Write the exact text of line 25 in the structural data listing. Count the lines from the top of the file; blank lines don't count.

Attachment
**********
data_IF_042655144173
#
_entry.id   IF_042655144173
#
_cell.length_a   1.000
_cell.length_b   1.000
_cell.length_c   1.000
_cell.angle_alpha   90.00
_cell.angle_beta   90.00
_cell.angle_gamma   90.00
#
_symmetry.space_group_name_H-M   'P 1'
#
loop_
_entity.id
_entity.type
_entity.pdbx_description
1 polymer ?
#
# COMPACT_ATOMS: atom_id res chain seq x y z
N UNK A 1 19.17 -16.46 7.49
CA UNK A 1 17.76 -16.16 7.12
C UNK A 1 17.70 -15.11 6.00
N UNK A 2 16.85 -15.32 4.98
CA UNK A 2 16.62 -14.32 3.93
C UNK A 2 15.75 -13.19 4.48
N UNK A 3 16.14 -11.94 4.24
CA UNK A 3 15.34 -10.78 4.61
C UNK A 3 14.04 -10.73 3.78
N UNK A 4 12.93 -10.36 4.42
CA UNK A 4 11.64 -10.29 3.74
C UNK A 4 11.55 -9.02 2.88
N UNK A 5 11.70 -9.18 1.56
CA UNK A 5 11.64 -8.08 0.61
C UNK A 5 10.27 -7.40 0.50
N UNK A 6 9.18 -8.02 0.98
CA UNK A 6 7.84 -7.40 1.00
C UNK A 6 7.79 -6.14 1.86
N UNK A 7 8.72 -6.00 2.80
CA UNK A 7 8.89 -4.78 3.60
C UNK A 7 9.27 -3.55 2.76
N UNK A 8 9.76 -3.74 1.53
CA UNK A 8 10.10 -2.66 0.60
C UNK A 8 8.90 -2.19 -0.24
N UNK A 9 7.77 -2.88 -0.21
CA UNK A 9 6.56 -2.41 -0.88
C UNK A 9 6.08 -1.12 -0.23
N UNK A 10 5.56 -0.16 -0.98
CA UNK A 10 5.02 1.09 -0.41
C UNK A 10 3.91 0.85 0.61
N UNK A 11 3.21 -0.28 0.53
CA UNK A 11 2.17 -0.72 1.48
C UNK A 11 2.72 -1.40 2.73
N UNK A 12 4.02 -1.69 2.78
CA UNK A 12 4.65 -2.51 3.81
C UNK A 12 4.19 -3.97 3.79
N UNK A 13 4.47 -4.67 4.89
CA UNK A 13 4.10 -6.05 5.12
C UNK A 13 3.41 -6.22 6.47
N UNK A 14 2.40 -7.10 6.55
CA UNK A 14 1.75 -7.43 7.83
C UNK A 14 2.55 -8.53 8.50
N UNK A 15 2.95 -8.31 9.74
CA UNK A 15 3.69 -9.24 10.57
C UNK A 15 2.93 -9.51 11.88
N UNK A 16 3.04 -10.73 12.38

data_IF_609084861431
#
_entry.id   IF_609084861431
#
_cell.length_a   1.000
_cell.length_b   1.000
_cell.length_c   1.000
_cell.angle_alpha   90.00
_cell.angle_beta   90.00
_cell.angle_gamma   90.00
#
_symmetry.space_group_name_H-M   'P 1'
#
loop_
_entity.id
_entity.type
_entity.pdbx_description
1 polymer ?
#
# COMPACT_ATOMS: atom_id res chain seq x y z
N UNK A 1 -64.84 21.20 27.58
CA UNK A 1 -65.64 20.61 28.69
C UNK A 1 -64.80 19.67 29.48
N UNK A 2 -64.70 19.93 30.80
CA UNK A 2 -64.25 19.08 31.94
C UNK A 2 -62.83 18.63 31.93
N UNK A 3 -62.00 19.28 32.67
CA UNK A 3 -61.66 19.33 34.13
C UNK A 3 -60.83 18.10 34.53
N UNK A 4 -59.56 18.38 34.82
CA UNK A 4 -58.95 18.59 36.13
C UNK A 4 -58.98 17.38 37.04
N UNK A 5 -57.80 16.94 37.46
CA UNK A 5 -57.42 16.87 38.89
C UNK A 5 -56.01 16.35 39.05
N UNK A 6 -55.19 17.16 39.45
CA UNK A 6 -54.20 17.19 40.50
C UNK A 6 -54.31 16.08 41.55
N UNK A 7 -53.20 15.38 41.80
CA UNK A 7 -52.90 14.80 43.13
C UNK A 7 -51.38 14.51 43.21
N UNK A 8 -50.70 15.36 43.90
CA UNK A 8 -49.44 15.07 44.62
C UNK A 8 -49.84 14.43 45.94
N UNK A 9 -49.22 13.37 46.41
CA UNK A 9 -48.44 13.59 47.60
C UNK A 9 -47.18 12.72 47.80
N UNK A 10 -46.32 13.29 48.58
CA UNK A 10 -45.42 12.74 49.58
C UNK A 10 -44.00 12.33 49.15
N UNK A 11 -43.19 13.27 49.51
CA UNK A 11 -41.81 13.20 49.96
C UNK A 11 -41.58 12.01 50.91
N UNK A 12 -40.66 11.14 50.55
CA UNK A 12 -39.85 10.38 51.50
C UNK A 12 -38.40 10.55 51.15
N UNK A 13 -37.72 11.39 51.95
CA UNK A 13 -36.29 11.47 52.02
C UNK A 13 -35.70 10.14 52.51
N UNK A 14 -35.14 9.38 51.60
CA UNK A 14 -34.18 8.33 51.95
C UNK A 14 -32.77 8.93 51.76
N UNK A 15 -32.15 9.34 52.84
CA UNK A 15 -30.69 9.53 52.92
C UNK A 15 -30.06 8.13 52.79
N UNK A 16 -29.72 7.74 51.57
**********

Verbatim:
CA UNK A 2 16.62 -14.32 3.93